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Saturday, January 11, 2014

BORGMAN Review - Oscar Submission Series

Courtesy of Drafthouse Films
2013, 108 minutes
Not Rated

Review by Joshua Handler

You're either on Borgman's wavelength or you aren't - it's that simple.  Like Yorgos Lanthimos' 2010 film Dogtooth, Borgman doesn't follow the traditional rules of logic and everything seems to happen in its own world.  The world depicted in Borgman is certainly Earth, but it is definitely not the Earth we live on.  This film, like Dogtooth, will be a love-it-or-hate-it affair.  The more adventurous filmgoers will find it to be a refreshing and stimulating film, whereas anyone else will find Borgman to be a nonsensical arthouse film that has no reason to exist.  I luckily would agree with the former.

Alex van Warmerdam's film is a singularly bizarre piece of work and the Dutch submission to the Academy Awards.  Borgman is part surrealist fantasy, part home invasion drama, and part WTF (there's no better way to put it).

The film starts with a man being chased out of his underground home in the woods for no apparent reason.  He then finds a place to stay in a wealthy family's home unbeknownst to the man of the house, as his wife is keeping the man there secretly.  Then, the man leaves and comes back as Camiel Borgman, and gets a job as the couple's gardener to wreak havoc on them.

Borgman is alternately funny and horrifying.  It's dark sense of humor lends itself well to the material - if this film hadn't been played as a comedy, it would have been too weird and nonsensical for its own good.  Van Warmerdam's game cast helps elevate this premise from something purely surreal to something I really cared about.  While the characters are among the most bizarre batch of humans to have crossed the silver screen in the past few years, I somewhat cared for them and was invested in the story.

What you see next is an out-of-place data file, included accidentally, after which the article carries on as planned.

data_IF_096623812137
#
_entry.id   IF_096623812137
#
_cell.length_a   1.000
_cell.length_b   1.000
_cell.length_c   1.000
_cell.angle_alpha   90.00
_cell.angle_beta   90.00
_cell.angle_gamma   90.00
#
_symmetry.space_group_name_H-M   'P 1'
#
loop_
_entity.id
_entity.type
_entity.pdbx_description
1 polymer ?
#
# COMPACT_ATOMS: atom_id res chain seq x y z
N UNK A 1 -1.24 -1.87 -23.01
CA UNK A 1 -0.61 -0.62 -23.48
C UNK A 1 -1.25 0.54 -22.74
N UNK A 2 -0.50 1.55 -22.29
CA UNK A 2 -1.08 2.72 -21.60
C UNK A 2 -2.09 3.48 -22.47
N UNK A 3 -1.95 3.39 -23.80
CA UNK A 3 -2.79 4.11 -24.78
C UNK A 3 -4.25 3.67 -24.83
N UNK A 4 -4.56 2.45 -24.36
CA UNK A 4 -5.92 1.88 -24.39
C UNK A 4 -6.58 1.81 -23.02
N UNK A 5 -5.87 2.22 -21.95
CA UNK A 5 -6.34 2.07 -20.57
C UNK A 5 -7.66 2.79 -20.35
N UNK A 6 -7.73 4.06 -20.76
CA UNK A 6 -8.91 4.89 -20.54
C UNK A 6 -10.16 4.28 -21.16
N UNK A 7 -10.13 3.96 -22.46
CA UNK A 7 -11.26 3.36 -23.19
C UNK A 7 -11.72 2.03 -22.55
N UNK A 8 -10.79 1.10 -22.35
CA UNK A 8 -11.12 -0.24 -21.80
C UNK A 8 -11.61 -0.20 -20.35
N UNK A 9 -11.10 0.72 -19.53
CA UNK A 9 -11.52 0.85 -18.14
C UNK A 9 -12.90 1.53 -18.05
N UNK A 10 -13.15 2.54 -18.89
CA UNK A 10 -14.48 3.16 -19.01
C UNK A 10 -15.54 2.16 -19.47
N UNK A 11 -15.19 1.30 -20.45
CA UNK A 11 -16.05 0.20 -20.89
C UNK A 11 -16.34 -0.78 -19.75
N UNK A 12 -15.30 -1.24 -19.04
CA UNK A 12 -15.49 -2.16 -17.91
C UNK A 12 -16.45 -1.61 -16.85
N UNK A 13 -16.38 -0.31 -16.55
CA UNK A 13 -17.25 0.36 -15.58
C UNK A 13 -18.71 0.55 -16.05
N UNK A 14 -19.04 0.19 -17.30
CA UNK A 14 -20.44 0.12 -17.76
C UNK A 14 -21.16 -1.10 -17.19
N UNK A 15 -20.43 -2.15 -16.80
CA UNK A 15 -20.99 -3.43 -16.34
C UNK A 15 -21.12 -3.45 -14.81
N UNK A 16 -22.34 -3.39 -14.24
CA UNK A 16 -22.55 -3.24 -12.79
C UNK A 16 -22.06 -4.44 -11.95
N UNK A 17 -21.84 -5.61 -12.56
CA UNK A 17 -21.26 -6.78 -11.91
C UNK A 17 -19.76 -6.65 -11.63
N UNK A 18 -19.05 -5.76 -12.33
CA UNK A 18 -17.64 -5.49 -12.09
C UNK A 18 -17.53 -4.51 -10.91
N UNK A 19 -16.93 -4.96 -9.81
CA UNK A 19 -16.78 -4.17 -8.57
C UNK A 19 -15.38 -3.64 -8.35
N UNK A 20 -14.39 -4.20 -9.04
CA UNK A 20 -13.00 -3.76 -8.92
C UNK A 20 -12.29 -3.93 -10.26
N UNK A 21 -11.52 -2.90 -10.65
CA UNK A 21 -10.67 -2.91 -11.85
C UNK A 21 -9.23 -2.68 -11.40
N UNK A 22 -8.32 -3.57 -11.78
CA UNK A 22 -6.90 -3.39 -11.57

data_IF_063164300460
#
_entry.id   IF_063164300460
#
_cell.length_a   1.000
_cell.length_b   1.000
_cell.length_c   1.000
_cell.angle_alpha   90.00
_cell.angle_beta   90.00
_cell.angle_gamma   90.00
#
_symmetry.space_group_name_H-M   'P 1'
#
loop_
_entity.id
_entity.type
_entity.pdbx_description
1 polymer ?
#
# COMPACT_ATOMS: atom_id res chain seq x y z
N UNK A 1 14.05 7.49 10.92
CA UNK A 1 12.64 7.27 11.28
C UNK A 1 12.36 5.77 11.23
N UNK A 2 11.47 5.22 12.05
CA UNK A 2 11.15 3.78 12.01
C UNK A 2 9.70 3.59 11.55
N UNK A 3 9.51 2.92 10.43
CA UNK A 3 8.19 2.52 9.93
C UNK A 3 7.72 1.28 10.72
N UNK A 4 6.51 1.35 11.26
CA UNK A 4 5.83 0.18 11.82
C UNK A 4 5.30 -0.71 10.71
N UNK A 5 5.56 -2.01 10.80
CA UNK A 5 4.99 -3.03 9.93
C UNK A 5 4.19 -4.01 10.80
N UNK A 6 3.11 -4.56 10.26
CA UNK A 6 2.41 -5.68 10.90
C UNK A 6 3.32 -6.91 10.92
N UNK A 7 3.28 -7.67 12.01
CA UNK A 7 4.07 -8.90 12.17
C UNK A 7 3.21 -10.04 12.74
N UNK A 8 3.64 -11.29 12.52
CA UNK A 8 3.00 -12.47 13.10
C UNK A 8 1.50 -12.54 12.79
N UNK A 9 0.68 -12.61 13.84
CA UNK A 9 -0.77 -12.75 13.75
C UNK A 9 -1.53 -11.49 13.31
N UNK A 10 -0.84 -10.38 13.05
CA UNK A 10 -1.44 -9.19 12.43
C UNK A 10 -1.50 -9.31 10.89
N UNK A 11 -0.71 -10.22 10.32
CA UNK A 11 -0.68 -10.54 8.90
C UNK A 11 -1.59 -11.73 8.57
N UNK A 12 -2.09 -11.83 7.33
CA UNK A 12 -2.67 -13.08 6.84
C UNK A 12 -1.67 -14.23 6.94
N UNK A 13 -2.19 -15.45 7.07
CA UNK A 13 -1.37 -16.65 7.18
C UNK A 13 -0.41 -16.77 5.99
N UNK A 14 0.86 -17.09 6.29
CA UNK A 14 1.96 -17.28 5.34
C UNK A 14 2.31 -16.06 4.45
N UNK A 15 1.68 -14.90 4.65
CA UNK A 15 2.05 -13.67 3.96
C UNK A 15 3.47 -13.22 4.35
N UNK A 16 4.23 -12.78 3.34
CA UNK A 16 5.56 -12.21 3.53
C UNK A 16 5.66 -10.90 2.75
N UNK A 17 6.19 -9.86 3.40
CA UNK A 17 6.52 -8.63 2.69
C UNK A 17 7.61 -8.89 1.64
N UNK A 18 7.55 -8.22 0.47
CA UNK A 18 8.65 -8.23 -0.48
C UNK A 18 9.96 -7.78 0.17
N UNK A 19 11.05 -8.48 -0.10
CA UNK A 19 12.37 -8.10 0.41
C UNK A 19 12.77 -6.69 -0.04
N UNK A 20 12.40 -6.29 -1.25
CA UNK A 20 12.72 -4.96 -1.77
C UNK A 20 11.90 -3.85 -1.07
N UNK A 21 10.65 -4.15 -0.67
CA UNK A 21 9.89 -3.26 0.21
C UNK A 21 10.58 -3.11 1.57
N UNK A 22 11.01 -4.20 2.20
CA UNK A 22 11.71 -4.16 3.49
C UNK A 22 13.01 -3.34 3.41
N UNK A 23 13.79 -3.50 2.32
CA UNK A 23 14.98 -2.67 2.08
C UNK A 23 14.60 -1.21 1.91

Jan Bijvoet's performance as Borgman is cunning and sly.  While Borgman may not be the most in-your-face lead character, his alternately friendly and chilly presence is felt throughout.  Bijvoet masters Borgman's little quirks and characteristics and creates a wholly original character.  As the husband and wife whose house Borgman lives in, Jeroen Perceval and Hadewych Minis are amusing screen presences, particularly Minis whose layered performance as the wife, Marina, is a standout - she seems to be completely engrossed in the world of the film and gives this performance her all.

Overall, while I wish there had been a bit more graphic violence to spice things up at some points in the film (there is a moment or two of shocking violence), Borgman is an original piece of work that is truly unlike anything that I have ever seen.  The ever-surprising Drafthouse Films will be releasing Borgman at some point this year.  It is a release that should be met with celebration.


1 comment:

  1. It's nicely written and I personally agree with most of it but the violence moments. I like Borgman being ever-so-calm and he only gives you ideas of terrifying violence, never performances it though. He does not show any kind of emotion (or affection), still so strong and provoking personality that you want more of matter how dangerous it is. The fact that he does not show us has the same effect on the audience like on Hadewych.